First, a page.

Grid Analysis

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What is Grid Analysis?

Grid Analysis, also known as decision matrix analysis, Pugh matrix analysis, or multi-attribute utility theory, is a powerful decision-making tool that allows you to quantify and compare a set of options against various decision criteria.

Grid analysis is a technique used to help organizations understand the relationships between different elements of their business. It can be used to analyze both internal and external factors that may impact the organization. Grid analysis can be used to identify strengths and weaknesses, as well as opportunities and threats. It is a helpful tool for organizations to use when developing strategic plans.

The primary purpose of grid analysis is to support decision-making where multiple factors or criteria need to be considered. It's often used in business and project management to select the best option out of several alternatives.

The role of grid analysis in decision making is to provide a structured, quantitative process for evaluating and comparing various options based on defined criteria.

The main components of a grid analysis are the options being considered, the criteria against which these options are evaluated, and the weightage or importance given to each criterion. Each option is scored for each criterion, and these scores are then multiplied by the weightage and summed to provide a total score for each option.

Grid analysis is important as it provides an objective and transparent method for making complex decisions, helping to reduce bias and improve the quality of decision-making.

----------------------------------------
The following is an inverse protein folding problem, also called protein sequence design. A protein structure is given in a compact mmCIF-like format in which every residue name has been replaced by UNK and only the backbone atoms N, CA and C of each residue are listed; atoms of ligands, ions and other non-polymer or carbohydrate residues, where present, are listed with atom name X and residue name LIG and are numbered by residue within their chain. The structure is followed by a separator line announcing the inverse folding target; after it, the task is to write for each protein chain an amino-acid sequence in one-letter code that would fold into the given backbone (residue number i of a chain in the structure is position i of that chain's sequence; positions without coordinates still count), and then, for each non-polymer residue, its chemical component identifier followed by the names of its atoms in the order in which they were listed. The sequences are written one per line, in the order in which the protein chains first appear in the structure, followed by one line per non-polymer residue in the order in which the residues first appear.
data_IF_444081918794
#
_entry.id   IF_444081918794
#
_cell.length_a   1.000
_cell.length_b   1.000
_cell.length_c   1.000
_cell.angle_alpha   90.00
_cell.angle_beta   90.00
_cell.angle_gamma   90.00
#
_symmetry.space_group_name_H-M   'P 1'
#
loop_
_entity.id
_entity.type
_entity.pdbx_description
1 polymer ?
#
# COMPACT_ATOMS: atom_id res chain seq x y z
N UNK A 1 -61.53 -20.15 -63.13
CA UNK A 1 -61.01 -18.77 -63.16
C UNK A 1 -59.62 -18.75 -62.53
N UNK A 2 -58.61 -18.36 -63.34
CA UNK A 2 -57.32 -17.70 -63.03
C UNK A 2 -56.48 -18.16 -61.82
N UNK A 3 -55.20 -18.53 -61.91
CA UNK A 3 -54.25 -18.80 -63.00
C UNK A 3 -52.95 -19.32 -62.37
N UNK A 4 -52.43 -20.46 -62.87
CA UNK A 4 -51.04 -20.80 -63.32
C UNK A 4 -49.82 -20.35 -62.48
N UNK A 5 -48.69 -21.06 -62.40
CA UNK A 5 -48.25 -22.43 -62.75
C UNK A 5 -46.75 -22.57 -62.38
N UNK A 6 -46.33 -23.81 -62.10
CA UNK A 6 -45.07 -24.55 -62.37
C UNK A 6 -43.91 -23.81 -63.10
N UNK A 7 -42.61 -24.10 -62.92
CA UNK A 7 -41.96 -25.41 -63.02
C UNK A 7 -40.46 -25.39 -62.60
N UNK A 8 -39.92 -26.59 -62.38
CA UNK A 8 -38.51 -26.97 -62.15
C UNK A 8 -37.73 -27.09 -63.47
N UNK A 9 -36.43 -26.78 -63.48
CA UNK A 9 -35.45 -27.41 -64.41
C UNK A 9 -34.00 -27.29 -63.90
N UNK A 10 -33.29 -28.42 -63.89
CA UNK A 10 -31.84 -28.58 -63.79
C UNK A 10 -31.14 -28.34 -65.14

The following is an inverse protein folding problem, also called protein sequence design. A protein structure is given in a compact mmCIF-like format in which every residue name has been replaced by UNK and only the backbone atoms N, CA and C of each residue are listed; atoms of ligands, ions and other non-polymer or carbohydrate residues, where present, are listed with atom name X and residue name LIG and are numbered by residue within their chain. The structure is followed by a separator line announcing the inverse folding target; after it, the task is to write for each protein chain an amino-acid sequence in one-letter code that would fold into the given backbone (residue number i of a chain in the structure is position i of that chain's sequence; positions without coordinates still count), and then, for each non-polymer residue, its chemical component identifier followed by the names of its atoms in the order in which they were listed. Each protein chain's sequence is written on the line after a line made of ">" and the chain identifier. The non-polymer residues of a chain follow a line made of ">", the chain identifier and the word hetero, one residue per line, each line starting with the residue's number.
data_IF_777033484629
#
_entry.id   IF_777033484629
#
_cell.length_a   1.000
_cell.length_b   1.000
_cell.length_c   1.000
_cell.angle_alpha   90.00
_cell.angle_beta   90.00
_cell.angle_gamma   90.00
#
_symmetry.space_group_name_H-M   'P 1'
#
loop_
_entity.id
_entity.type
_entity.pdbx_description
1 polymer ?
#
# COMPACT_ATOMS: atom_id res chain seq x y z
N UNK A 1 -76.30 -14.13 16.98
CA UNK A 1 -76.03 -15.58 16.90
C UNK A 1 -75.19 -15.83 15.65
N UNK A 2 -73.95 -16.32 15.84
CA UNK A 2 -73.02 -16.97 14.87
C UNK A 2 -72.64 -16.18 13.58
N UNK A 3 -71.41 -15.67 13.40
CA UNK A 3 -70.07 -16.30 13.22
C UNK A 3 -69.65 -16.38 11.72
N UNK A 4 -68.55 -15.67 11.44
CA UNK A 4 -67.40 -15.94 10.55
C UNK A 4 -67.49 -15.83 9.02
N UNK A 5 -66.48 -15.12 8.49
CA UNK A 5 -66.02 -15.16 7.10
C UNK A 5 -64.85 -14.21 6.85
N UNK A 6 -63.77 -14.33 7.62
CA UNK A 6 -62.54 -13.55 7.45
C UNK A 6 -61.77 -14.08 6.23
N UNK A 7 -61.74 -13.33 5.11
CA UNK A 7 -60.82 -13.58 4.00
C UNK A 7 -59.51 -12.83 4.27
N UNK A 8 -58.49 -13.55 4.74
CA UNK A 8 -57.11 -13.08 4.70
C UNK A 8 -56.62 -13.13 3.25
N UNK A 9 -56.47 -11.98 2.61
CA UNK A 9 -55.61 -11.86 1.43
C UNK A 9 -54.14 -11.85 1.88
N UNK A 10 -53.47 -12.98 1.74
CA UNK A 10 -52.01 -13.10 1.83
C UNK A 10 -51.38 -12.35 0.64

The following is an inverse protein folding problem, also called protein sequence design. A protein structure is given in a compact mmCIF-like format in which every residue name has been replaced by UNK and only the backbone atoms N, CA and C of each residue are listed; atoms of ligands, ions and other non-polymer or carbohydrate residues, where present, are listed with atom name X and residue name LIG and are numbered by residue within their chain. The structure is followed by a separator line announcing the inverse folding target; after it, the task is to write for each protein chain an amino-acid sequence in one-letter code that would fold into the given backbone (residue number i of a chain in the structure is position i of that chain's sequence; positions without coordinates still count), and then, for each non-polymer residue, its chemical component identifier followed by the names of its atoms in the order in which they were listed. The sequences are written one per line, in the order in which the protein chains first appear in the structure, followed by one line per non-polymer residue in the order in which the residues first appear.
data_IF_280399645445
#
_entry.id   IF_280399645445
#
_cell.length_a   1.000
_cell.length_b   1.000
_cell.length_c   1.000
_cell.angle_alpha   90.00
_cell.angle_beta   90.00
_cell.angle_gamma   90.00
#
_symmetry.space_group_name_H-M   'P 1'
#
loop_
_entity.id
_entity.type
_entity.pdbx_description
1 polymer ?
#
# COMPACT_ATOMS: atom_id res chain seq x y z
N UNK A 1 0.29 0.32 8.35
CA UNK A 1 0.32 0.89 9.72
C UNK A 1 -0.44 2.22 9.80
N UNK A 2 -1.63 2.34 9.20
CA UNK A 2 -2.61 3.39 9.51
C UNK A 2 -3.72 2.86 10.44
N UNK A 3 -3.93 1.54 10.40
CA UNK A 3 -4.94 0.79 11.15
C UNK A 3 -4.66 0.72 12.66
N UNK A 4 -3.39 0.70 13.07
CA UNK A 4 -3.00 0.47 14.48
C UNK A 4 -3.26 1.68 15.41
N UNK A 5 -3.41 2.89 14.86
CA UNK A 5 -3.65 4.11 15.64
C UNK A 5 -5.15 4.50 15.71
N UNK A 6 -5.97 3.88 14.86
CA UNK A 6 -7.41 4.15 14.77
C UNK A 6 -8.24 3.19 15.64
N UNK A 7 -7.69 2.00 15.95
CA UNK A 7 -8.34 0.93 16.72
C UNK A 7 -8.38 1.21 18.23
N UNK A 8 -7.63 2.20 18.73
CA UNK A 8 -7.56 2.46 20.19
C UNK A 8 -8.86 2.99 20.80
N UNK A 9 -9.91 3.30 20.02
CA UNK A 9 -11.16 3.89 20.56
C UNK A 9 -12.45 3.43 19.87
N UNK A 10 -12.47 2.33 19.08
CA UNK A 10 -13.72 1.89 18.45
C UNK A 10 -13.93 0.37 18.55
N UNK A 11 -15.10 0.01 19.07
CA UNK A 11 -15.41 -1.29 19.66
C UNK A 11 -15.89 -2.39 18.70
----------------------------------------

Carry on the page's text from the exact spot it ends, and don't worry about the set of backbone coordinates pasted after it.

This method of decision-making has been used in various forms for many years, particularly in fields where complex decisions need to be made such as engineering, business, and healthcare.

Benefits of grid analysis include its structured approach, the ability to handle complex multi-criteria decisions, and its provision for a record of the decision-making process which can be reviewed if necessary.

  1. Grid analysis encourages objectivity in decision-making, ensures all relevant factors are considered, and provides a clear rationale for a decision.
  2. On the downside, it can be time-consuming, especially for decisions with many options and criteria. Also, the process may be influenced by the subjective allocation of weights and scores.


An example of grid analysis could be a business deciding on a new location. The options would be potential locations and the criteria might include cost, distance from customers, quality of infrastructure, access to labor, etc. Each location would be scored against these criteria, with more desirable attributes receiving higher scores. The scores would then be totaled to identify the most suitable location.

Overall, grid analysis is a versatile tool that can be adapted to a wide variety of decision-making situations.

See Also